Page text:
Conclusion

Canon has been around for decades, and when the digital revolution came, it was exciting to have video included with the 5D Mark II. But, with them deciding to not launch a Canon 5D Mark V, it confirms that it is the end of the DSLR as we know it. This indirectly proves Sony has been ahead with regards to technology, research, and giving the photographers what they want and need since their entry into the market.

On a technical note, for photography, you won’t get the same quality of an image. It’s only 12 megapixels. I do however believe the Sony A7IV will do better than that with regards to still image quality, but not have the video capabilities of the A7SIII. We'll have to wait and see. 

My Final Verdict

I've been a Canon shooter since the start of my career. It's been great getting to know it's abilities and I am still impressed with what the Mark III has to offer. But, just like changing from a DSLR to mirrorless, I do think changing brands could be a good thing. With this knowledge and with my budget allowing, I will be converting to Sony. I am usually an early adopter and the first to get my hands on new gear, but in this case I will first check what the Sony a7 IV has to offer and then choose between the two.

As a Canon shooter, are you planning on sticking with the brand, or are you also considering switching? Let us know in the comments. 

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84 Comments

Matthew Lacy's picture

"Change can also be a positive. Getting out of my comfort zone could be a great thing for not only my work, but the way I do my work and what I shoot too."

If change is a positive, I'm not sure this should be in the cons list.

Rayann Elzein's picture

Haha I was just about to write the same. The way this statement is written is definitely not a con. It looks like the author is writing a cons list just for the sake of it, but you'll notice that the 3 cons are actually turned around as positives for him.

Matthew Lacy's picture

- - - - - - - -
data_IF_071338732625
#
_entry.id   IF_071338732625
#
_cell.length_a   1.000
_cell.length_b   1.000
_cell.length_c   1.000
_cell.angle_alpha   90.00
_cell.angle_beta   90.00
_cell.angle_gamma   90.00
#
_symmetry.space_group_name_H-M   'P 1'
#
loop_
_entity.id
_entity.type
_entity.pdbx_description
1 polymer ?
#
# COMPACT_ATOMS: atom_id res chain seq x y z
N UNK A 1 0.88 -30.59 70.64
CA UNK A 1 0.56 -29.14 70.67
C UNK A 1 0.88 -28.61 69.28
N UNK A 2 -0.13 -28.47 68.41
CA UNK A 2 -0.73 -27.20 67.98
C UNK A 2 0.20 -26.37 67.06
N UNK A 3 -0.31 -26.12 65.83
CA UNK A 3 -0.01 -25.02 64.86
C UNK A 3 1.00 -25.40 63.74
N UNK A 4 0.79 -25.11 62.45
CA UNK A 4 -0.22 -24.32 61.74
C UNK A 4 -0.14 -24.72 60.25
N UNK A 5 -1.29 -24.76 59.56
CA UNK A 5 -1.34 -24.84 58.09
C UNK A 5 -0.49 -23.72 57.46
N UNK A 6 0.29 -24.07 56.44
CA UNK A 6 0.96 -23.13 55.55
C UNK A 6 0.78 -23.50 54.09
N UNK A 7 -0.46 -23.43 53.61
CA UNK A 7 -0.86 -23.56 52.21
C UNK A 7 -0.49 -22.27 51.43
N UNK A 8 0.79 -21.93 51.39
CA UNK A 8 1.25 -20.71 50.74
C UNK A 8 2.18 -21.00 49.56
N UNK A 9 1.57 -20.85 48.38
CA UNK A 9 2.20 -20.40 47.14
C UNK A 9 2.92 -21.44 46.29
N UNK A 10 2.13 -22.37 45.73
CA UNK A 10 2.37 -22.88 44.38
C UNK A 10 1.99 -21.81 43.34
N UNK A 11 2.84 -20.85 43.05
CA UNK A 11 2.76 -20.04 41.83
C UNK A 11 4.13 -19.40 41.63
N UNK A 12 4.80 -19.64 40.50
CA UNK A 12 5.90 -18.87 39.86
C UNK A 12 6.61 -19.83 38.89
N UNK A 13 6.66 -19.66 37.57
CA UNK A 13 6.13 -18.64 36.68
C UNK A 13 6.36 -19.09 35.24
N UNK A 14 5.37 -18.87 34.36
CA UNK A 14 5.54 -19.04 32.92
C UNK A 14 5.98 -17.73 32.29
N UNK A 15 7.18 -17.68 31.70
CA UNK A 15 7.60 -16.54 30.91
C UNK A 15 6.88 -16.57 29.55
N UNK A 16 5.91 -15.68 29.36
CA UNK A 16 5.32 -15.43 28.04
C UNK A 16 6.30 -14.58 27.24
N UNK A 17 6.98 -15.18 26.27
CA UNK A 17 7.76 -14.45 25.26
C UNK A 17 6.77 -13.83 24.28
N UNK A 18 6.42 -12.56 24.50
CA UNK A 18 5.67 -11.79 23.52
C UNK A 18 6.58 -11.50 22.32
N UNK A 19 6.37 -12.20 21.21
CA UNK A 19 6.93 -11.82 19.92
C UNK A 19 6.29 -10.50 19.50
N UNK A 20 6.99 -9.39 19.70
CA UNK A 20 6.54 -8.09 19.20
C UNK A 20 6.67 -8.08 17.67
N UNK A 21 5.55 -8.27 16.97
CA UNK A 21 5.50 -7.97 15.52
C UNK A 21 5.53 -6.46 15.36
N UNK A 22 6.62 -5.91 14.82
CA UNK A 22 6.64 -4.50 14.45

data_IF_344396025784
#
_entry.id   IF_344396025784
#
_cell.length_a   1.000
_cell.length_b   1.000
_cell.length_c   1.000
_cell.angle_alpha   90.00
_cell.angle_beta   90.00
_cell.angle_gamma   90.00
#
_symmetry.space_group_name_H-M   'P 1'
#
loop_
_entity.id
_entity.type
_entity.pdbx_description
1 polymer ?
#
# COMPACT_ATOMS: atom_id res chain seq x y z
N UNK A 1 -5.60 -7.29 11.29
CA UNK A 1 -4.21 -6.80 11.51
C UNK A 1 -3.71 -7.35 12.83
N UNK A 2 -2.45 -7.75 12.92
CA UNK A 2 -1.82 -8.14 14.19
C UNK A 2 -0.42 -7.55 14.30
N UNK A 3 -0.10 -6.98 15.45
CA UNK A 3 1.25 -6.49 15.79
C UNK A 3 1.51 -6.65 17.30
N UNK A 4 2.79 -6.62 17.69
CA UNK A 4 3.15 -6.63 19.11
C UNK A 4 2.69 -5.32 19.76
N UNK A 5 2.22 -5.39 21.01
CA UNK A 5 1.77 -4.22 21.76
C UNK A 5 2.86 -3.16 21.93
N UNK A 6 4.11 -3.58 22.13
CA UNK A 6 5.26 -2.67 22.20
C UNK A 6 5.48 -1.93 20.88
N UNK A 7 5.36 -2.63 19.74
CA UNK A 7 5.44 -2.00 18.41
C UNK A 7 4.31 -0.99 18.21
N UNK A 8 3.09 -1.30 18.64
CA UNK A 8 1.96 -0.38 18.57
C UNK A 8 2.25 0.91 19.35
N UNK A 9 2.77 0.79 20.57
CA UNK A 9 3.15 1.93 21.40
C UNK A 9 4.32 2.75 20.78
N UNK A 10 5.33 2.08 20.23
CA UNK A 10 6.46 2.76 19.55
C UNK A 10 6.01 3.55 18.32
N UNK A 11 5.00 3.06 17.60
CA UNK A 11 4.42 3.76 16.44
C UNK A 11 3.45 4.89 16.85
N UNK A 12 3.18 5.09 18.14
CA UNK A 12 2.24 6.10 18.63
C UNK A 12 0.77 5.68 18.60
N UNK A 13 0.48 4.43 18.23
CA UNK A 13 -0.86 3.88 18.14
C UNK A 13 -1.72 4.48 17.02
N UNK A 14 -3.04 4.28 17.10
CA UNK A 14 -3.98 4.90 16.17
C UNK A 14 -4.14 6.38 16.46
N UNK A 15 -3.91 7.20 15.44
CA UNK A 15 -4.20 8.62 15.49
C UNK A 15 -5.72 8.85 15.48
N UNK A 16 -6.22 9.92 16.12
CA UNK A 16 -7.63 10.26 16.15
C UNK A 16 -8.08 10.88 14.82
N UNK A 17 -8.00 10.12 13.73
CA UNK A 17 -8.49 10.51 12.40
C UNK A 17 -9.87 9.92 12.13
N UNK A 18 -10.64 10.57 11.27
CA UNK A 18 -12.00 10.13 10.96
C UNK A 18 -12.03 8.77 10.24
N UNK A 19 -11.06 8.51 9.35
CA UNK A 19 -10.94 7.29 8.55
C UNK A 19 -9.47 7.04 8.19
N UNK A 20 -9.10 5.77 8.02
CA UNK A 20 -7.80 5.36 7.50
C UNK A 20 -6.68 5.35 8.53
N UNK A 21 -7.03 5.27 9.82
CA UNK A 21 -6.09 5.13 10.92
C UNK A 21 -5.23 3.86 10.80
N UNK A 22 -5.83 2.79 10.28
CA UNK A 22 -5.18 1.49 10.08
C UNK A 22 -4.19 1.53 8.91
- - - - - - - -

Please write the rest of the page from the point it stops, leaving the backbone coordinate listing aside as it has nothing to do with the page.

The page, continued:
The format goes, "This is a con, but that doesn't matter."

Erich Tucker's picture

"Sony have never released a DSLR camera."
I'm not trying to come off wrong here, but I don't quite get the statement that Sony has never released a DSLR camera. I thought everything from the A100 - A900 were DSLRs. Am I missing something? Sure, they used the old Minolta mount, but they were Sony branded products. Were they not true DSLRs?

J Cortes's picture

Yeah, he may not be familiar with the history of the early Sony DSLRs & DSLTs. Also, Canon lenses are expensive, but depending on how many canon lenses you have it will cost you to change over. Lastly, the R5 and SONY A7SIII are two different cameras not necessarily meant to appeal to the same demographic.

Michael Herb's picture

You were right suspecting that comment about Sony and DSLRs. I clearly remember going into the sharper image in the mall and checking out Sony’s newest line of Digital camera. This is back when I needed my parents to drive me to the mall! I did a little research as the author should have done and sure enough my memories were right. A series Sony’s with three digits are all DSLR

Jerome Brill's picture

The funny thing is Sony still sells their A99 II and A77 II series. The A99 II has a 42 MP sensor, shoots 4k, 12fps photo and has a flippy screen. The negative? It's A mount glass. Some are great but I think the mirrorless versions with dual focus motors are better. ISO performance wasn't as good as the aR7II but the A99 II only trails the Canon 5D Mark IV that came only a month after it in 2016.

If they came out with an A99 III,mirrorless and had those general ergonomics but updated, no one could possibly complain. It would be 5D Mark III feelings all over again. Give it 50mp to temp people from the aR7III and boom, sales.

Black Z Eddie .'s picture